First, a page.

• Keep strawberries, corn, cabbage, beans, cucumbers, carrots, beets, and corn separate from members of the allium family (shallots, garlic, onions, and leeks). Planting onions close to other vegetables is a bad idea. This is because they can impede the growth of things like peas, beans, and asparagus.
  • Do not plant kohlrabi near tomatoes, peppers, onions, parsley, or eggplant.
  • It is said that planting beans in close proximity to gladiolus plants will cause them to die.
  • Black walnut trees are bad for many different types of vegetation, but in the context of vegetable gardening, neither butternut squash nor black walnut trees are a good match for tomatoes or other nightshades like peppers and eggplants.
  • As a general rule, you shouldn’t store cabbage and lettuce together. Planting cabbage near strawberries, pole beans, or tomatoes is likewise a bad idea.
  • Parsley and carrots, when given enough space to flourish, will bring helpful insects to your garden.
  • When grown together, tomatoes and corn are susceptible to a fungal infection that can quickly spread and ruin a crop.
  • Planting potatoes and cucumbers together is not recommended. This is because the two produce pH levels that are not suitable for one another. Planting cucumbers near scented herbs is also not a good idea.

What vegetables can be planted next to each other?

Take a look at these companion planting chart.

Vegetables Friends Foes Important points
Asparagus Tomatoes, marigolds, coriander, parsley, dill, Potatoes, onions, garlic Asparagus beetles can be deterred with the use of tomatoes, parsley, and marigolds.
Basil Tomatoes, oregano, eggplant, cabbage, beets, asparagus, potatoes, marigolds, chili peppers, bell peppers, beans Rue Basil will boost tomato production when you plant it only a foot away from your plants. The lettuce’s flavor is also enhanced by this.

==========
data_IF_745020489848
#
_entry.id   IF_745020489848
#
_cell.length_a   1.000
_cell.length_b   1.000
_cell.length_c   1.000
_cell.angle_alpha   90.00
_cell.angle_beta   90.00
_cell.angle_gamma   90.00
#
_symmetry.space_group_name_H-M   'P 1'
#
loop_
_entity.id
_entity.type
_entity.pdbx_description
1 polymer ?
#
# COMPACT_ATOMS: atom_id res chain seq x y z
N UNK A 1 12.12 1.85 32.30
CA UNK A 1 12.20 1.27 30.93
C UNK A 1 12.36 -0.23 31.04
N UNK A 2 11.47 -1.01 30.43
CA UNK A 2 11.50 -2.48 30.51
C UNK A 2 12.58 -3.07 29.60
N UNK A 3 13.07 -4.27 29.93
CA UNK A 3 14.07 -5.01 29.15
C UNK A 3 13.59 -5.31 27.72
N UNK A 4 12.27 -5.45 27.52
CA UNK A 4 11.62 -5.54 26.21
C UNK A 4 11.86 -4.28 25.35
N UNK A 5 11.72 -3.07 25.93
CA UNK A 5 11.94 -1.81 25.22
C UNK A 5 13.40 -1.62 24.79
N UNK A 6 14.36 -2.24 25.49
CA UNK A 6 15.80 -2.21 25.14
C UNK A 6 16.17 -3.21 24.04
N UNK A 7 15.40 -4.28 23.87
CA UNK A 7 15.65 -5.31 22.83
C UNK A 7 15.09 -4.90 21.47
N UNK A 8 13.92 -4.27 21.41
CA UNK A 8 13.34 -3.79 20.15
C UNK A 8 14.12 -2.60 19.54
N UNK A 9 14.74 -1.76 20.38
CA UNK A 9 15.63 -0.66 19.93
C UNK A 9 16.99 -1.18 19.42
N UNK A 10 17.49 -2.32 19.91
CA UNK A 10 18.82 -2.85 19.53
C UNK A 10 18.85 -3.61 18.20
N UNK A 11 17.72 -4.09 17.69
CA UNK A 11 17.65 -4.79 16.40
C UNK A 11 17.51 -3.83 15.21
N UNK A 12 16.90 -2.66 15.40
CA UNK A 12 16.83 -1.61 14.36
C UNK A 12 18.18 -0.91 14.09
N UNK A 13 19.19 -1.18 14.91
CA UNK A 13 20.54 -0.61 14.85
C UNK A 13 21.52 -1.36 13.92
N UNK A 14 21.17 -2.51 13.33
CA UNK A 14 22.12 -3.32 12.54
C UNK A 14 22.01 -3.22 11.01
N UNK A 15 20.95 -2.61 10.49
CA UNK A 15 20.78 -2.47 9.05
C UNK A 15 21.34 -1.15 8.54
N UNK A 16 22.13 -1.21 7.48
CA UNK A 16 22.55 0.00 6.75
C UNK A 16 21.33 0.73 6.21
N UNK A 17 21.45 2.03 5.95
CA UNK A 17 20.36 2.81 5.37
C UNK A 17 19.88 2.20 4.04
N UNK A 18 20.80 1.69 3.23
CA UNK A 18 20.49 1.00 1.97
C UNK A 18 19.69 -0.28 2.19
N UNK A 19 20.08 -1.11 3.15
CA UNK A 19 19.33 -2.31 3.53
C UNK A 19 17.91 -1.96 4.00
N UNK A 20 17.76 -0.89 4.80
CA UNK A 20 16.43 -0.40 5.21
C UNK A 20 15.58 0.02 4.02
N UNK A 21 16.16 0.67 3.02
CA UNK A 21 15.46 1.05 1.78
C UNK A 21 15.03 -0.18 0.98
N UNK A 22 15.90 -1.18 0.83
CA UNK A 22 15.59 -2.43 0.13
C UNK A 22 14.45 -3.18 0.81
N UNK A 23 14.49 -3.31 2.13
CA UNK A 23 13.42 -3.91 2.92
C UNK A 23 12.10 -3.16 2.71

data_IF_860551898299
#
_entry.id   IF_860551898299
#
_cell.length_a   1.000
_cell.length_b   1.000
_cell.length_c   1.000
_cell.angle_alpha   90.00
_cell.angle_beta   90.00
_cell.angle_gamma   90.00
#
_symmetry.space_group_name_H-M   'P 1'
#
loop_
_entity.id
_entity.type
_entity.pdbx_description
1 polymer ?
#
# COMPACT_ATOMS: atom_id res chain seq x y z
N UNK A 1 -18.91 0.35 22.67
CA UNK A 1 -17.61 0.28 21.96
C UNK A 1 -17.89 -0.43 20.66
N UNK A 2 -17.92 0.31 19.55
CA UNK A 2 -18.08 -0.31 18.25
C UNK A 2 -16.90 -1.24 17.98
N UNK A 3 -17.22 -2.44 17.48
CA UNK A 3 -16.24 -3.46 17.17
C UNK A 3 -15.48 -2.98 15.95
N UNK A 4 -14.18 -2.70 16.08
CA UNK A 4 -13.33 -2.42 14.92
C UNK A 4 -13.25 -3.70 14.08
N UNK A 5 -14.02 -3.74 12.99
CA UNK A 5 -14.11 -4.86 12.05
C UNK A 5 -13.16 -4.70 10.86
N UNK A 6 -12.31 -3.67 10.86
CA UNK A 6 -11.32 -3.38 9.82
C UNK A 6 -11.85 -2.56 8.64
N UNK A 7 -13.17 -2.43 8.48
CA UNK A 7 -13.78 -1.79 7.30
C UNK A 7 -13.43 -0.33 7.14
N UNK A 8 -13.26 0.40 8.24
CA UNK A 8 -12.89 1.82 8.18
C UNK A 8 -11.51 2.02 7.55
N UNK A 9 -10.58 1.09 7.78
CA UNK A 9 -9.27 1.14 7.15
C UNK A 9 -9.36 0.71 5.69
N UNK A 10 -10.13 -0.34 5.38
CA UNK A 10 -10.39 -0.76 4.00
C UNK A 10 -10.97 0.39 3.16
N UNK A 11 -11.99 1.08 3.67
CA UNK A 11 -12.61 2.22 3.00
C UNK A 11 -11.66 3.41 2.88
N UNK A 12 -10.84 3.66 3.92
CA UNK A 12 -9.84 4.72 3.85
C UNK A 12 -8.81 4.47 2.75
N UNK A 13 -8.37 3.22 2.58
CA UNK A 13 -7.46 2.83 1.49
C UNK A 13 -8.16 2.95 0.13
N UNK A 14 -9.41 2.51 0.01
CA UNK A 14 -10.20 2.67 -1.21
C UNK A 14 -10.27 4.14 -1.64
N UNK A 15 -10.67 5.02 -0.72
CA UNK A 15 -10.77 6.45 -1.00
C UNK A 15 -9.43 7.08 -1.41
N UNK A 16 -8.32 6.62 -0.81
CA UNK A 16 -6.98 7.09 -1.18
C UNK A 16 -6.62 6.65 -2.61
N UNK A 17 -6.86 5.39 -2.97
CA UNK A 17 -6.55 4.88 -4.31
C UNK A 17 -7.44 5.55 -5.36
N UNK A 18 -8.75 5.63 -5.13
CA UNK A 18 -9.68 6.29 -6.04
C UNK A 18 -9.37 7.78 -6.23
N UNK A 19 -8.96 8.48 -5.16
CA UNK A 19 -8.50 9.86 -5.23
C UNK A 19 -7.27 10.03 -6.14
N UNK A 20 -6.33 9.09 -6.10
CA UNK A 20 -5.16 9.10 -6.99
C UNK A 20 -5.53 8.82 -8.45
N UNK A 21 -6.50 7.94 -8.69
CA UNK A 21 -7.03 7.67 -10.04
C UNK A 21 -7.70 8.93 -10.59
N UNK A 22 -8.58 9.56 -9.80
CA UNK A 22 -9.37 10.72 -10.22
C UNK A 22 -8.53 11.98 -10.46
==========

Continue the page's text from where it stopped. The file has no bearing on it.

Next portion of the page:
Beans Radishes, cucumber, cabbage, carrots, peas, corn, chard, beets Onions, garlic, You can prevent bean beetle infestations with the use of rosemary and nasturtiums.
Beets Onions, chard, cabbage, Brussel sprouts, kohlrabi, cauliflower, bush beans, broccoli Pole beans, field mustard, charlock There will be a growth race between beets and pole beans. When you compost beet leaves and add them to soil, magnesium levels increase. Magnesium is essential for photosynthesis to occur.
Broccoli Thyme, spinach, rosemary, onions, mint, lettuce, dill, chamomile, carrots, beets, Swiss chard, sage, radishes, nasturtiums, marigolds, garlic, cucumber, celery, bush beans, basil Watermelon, strawberries, peppers, climbing beans, asparagus, sweet corn, pumpkins, mustard, cantaloupe Insects like the cabbage fly can cause serious damage to your broccoli crop, but rosemary will keep them away.
Cabbage Onions, lettuce, celery, spinach, chard, beets Tomatoes, kohlrabi In order to prevent cabbage moths, use sage, mint, or hyssop.
Carrots Tomatoes, peas, lettuce, peppers, onions, beans Dill Rosemary protects against carrot flies while chives boost flavor.
Corn Zucchini, squash, peas, cucumber, sunflowers, pumpkins, marjoram, climbing beans Tomatoes Both corn worms and tomato worms like these plants. Peas and beans help to supply nitrogen.
Onions Tomatoes, lettuce, carrots, peppers, lettuce, peppers, chard, chard Cabbage, carrots, tomatoes Peas, beans The chamomile plant enhances both growth and flavor.
Potatoes Spinach, peas, marigolds, horseradish, corn, beans, radishes, onions, lettuce, garlic, celery, basil Tomatoes, sunflowers, raspberries, melons, eggplant, carrots, cabbage, broccoli, strawberries, squash, peppers, kohlrabi, cucumbers, cauliflower, Brussels sprouts, asparagus Raspberries, tomatoes and cucumbers entice harmful bugs to potatoes.
Pumpkin Squash, marigolds, beans, nasturtiums, corn Potatoes N/A
Radishes Squash, lettuce, cucumbers, carrots, beets, spinach, kale, chives, cabbage Hyssops If you want to keep some beetles at bay, grow some radishes as a trap crop.
Squash Sunflowers, radishes, nasturtiums, dill, beans, strawberries, peas, marigolds, corn Potatoes Squash and pumpkin are good companion plants for one another since they have comparable characteristics.
Strawberries Squash, sage, lettuce, caraway, spinach, onions, chives, bush beans Tomatoes, peppers, cabbage family, potatoes, eggplant N/A
Tomatoes Peppers, onions, carrots, parsley, celery, asparagus Potatoes, dill, kohlrabi, corn, Herbs like bee balm, mint, and basil are great for both growth and flavor.
Zucchini Spinach, peas, nasturtiums, garlic, corn, radishes, oregano, marigolds, dill, beans Pumpkin and Potatoes N/A


Companion plants in a garden benefit one another when you plant them in close proximity. Use the various connections that companion gardening can open up for you to your benefit.

When you carefully pair plants in the garden, you may make it a more comfortable environment for all of your plants.